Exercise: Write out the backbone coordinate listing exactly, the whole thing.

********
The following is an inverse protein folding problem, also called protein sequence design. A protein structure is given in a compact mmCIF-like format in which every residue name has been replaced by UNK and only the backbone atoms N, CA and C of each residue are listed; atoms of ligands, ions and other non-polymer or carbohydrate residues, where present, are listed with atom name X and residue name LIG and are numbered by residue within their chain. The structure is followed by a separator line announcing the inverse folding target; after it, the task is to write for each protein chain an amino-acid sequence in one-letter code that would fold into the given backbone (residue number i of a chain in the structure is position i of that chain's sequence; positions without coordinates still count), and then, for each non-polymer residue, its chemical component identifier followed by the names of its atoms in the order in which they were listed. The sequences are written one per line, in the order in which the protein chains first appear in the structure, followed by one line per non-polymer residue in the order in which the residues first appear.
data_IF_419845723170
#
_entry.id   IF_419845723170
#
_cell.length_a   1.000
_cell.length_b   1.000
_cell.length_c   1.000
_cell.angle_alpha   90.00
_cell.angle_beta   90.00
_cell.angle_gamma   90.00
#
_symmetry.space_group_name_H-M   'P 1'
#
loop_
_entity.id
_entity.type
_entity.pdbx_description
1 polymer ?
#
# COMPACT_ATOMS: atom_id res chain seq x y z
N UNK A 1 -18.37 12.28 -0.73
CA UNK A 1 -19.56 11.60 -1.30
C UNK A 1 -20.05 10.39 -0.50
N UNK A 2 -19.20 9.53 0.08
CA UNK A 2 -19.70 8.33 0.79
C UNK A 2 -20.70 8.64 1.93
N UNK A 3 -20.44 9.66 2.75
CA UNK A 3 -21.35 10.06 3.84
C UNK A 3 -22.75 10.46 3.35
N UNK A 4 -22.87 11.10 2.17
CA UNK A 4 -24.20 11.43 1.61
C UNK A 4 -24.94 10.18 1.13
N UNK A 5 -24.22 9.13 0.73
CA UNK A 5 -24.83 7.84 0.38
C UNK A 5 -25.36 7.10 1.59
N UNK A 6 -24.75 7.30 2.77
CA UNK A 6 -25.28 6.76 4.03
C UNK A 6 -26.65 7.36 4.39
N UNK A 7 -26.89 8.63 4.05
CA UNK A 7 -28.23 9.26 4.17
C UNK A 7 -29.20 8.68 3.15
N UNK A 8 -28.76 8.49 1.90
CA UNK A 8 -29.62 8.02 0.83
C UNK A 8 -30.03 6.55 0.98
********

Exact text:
The following is an inverse protein folding problem, also called protein sequence design. A protein structure is given in a compact mmCIF-like format in which every residue name has been replaced by UNK and only the backbone atoms N, CA and C of each residue are listed; atoms of ligands, ions and other non-polymer or carbohydrate residues, where present, are listed with atom name X and residue name LIG and are numbered by residue within their chain. The structure is followed by a separator line announcing the inverse folding target; after it, the task is to write for each protein chain an amino-acid sequence in one-letter code that would fold into the given backbone (residue number i of a chain in the structure is position i of that chain's sequence; positions without coordinates still count), and then, for each non-polymer residue, its chemical component identifier followed by the names of its atoms in the order in which they were listed. The sequences are written one per line, in the order in which the protein chains first appear in the structure, followed by one line per non-polymer residue in the order in which the residues first appear.
data_IF_419845723170
#
_entry.id   IF_419845723170
#
_cell.length_a   1.000
_cell.length_b   1.000
_cell.length_c   1.000
_cell.angle_alpha   90.00
_cell.angle_beta   90.00
_cell.angle_gamma   90.00
#
_symmetry.space_group_name_H-M   'P 1'
#
loop_
_entity.id
_entity.type
_entity.pdbx_description
1 polymer ?
#
# COMPACT_ATOMS: atom_id res chain seq x y z
N UNK A 1 -18.37 12.28 -0.73
CA UNK A 1 -19.56 11.60 -1.30
C UNK A 1 -20.05 10.39 -0.50
N UNK A 2 -19.20 9.53 0.08
CA UNK A 2 -19.70 8.33 0.79
C UNK A 2 -20.70 8.64 1.93
N UNK A 3 -20.44 9.66 2.75
CA UNK A 3 -21.35 10.06 3.84
C UNK A 3 -22.75 10.46 3.35
N UNK A 4 -22.87 11.10 2.17
CA UNK A 4 -24.20 11.43 1.61
C UNK A 4 -24.94 10.18 1.13
N UNK A 5 -24.22 9.13 0.73
CA UNK A 5 -24.83 7.84 0.38
C UNK A 5 -25.36 7.10 1.59
N UNK A 6 -24.75 7.30 2.77
CA UNK A 6 -25.28 6.76 4.03
C UNK A 6 -26.65 7.36 4.39
N UNK A 7 -26.89 8.63 4.05
CA UNK A 7 -28.23 9.26 4.17
C UNK A 7 -29.20 8.68 3.15
N UNK A 8 -28.76 8.49 1.90
CA UNK A 8 -29.62 8.02 0.83
C UNK A 8 -30.03 6.55 0.98